Carbondale tourism funds lagging, town subsidy sought
Glenwood Springs correspondent
Aspen, CO Colorado
CARBONDALE – The Tourism Council of Carbondale is seeking a $20,000 subsidy from the town over the next three years to support marketing efforts, including web-based and special event promotions.
Revenues from a 2 percent lodging tax approved by town voters in 2003 have lagged somewhat this year due to the recession, including a 45 percent drop in May, according to a report to the Carbondale Board of Trustees.
The request for additional town funding will be discussed during a town board work session Tuesday, beginning at 6:30 p.m. at Carbondale Town Hall.
The town’s tourism fund, which is administered by the Carbondale Chamber of Commerce, is expected to bring in about $30,000 less this year, which would represent a more than 35 percent decrease.
Two years ago, the lodging tax brought in more than $86,000. That figure is expected to drop to about $57,000 this year, according to the latest projections.
Total revenues, including income from ads sold on the website and at the scenic overlook kiosk on Highway 82, are expected to come in around $110,000, about $22,000 less than the original budget for 2009.
As a result, the Tourism Council has adjusted its spending budget but is still looking at a deficit of about $11,433 for the remainder of this year, according to Sherri Harrison, executive director for the chamber.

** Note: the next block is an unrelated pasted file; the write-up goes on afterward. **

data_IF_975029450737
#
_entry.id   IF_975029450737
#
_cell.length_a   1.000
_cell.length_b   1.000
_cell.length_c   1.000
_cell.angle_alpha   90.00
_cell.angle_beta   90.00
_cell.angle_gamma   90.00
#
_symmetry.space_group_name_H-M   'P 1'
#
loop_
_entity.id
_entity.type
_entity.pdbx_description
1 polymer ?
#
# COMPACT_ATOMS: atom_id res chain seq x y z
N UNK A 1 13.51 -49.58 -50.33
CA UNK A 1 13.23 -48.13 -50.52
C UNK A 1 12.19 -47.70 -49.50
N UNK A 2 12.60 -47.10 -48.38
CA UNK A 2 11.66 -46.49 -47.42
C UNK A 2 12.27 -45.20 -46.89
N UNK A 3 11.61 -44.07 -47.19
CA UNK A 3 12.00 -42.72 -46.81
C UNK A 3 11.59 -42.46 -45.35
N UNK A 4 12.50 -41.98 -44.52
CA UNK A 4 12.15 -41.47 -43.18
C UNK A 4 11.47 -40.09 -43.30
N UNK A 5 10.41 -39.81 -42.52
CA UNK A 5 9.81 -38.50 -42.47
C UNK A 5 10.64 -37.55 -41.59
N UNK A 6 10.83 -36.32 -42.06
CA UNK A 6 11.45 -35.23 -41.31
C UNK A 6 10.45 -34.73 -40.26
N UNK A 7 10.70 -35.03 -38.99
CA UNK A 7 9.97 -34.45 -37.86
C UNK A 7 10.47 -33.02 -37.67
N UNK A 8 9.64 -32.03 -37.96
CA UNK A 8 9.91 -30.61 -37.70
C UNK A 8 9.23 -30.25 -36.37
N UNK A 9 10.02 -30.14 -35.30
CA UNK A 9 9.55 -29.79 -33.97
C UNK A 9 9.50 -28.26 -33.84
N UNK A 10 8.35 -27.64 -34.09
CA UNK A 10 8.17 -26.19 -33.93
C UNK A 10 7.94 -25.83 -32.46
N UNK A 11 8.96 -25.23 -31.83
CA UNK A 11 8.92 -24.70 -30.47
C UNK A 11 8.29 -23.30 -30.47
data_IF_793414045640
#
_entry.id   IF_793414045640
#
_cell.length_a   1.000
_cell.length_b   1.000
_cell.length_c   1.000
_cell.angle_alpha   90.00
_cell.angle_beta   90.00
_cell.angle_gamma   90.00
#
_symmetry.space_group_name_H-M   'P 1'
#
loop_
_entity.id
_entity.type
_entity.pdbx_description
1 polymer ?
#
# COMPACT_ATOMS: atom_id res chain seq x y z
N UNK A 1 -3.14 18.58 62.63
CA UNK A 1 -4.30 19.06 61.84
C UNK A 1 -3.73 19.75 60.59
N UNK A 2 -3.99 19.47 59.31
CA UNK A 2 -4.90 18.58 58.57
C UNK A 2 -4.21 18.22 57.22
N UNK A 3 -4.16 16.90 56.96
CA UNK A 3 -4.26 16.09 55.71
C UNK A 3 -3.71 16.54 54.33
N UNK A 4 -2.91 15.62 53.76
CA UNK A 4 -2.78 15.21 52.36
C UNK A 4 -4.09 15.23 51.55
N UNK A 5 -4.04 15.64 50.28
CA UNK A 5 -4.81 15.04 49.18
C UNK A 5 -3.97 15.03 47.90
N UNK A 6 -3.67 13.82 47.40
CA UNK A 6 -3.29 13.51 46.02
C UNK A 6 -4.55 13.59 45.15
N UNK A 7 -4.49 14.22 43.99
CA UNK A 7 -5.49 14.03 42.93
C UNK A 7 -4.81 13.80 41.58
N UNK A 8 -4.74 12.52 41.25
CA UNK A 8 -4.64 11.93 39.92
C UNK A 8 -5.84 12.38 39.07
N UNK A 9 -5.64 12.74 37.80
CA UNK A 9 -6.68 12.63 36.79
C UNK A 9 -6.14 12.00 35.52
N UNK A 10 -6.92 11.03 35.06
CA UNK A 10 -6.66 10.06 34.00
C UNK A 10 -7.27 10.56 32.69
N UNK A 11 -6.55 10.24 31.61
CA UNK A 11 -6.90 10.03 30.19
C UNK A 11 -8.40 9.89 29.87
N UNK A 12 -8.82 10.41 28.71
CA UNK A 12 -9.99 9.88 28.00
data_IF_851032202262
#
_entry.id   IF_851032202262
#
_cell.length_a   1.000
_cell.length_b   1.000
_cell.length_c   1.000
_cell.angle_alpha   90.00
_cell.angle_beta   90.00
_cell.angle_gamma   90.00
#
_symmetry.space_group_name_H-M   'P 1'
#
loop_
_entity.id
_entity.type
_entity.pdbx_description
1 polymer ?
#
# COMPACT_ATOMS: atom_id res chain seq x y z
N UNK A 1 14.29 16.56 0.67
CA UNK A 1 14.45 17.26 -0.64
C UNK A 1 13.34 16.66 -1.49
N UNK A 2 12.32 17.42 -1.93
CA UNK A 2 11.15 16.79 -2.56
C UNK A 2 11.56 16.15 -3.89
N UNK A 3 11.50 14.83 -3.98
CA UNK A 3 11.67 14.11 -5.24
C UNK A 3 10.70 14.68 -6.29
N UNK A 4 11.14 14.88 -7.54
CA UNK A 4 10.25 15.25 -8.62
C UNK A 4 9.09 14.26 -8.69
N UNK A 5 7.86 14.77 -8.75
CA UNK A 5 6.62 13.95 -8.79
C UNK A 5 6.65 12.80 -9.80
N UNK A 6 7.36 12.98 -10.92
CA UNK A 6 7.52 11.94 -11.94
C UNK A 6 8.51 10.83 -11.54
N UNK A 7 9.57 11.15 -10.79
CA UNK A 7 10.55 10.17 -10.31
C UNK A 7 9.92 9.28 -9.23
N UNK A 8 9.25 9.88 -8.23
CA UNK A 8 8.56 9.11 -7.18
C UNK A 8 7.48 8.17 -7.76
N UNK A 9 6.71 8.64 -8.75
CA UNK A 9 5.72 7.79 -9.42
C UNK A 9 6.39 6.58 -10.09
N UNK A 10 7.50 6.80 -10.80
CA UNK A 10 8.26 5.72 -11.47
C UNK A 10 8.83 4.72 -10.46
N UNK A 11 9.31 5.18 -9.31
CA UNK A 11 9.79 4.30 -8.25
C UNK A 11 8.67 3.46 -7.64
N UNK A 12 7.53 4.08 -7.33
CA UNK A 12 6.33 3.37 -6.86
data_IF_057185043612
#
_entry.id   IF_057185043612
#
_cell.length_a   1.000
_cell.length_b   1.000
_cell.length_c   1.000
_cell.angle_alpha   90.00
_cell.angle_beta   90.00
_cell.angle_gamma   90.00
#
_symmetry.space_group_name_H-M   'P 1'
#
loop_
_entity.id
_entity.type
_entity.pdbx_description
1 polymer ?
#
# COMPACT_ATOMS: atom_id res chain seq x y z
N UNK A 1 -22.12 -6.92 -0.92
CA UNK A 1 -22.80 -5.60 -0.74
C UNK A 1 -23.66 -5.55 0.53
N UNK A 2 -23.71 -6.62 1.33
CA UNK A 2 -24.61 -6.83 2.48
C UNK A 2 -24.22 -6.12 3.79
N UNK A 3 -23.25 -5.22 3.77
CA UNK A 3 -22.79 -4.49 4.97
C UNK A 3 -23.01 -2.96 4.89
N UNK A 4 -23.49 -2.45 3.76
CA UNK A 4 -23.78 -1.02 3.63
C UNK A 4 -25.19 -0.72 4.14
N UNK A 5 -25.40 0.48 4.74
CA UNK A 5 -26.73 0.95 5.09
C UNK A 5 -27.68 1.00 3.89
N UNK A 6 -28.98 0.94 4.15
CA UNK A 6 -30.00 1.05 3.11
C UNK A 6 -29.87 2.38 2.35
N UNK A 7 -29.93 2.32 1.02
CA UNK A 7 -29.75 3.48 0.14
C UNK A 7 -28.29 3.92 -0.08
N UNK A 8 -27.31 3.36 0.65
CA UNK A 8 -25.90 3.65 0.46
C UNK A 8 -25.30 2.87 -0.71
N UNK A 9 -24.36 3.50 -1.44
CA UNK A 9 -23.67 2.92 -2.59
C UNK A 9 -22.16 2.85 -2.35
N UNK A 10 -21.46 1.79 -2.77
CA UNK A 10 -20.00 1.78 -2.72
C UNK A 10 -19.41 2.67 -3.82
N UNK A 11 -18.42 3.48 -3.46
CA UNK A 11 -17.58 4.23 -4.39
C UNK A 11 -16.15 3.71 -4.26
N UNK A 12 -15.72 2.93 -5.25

“We’re looking for this [subsidy] to be spread over a three-year program,” she said. “Our first goal is to do some major improvements to the website and make it more appealing to people who are looking to visit Carbondale, and to make it more beneficial for our business members.”
An improved website is also expected to increase web-based revenue potential, Harrison said.
The downturn in the local lodging industry is related mostly to the construction downturn, since many of the local hotel rooms have typically been occupied by construction workers.
“We’re also hoping to get those beds full again with a different kind of visitor,” Harrison said.
“In the current economy many travelers are staying closer to home and seeking out activities with little or no cost, and Carbondale is a prime example of that type of destination,” she wrote in the memo to the town board.
Included among the Tourism Council’s current marketing efforts are a monthly “ePostcard” sent to more than 3,450 people; a monthly “Carbondale Base Camp” brochure distributed along the Front Range; a presence at Colorado.com; and promotion of several local events outside the area.
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